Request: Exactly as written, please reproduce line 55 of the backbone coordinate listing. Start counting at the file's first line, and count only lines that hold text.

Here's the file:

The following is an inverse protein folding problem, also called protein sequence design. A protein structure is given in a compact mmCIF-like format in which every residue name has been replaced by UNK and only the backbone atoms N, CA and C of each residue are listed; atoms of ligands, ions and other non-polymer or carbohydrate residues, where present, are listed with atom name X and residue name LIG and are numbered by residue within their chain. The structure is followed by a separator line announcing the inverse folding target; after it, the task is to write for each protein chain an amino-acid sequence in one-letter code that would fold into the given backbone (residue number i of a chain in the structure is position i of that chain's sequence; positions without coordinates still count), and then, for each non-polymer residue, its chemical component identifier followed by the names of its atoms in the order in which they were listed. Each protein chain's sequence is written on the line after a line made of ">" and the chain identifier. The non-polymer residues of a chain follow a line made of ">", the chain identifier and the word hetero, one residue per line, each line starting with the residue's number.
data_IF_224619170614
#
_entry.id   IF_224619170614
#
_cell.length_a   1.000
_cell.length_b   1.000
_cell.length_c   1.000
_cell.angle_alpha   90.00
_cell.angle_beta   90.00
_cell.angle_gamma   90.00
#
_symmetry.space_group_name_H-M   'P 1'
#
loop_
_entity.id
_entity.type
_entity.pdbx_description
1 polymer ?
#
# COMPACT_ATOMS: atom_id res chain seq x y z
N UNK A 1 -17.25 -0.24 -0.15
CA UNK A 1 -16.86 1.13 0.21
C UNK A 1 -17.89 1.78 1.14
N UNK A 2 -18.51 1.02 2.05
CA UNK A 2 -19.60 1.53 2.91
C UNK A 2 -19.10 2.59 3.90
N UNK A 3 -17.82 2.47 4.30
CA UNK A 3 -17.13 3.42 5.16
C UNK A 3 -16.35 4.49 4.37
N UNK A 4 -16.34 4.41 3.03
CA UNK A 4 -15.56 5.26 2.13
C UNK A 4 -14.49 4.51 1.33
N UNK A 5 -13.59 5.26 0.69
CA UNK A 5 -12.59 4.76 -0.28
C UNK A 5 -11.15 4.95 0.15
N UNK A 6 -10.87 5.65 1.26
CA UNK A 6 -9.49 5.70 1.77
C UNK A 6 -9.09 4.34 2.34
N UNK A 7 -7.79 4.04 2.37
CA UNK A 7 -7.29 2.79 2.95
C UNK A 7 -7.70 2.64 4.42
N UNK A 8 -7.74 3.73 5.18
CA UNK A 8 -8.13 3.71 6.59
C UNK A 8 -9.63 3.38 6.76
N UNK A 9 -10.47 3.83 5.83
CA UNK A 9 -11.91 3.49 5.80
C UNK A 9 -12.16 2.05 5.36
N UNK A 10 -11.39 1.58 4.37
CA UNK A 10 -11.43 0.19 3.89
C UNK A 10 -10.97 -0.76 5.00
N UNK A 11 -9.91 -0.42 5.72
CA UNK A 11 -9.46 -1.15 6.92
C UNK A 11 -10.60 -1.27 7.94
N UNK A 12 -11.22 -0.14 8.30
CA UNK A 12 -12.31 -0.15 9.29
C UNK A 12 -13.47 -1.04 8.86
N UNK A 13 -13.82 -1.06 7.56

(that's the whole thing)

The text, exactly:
N UNK A 12 -11.22 -0.14 8.30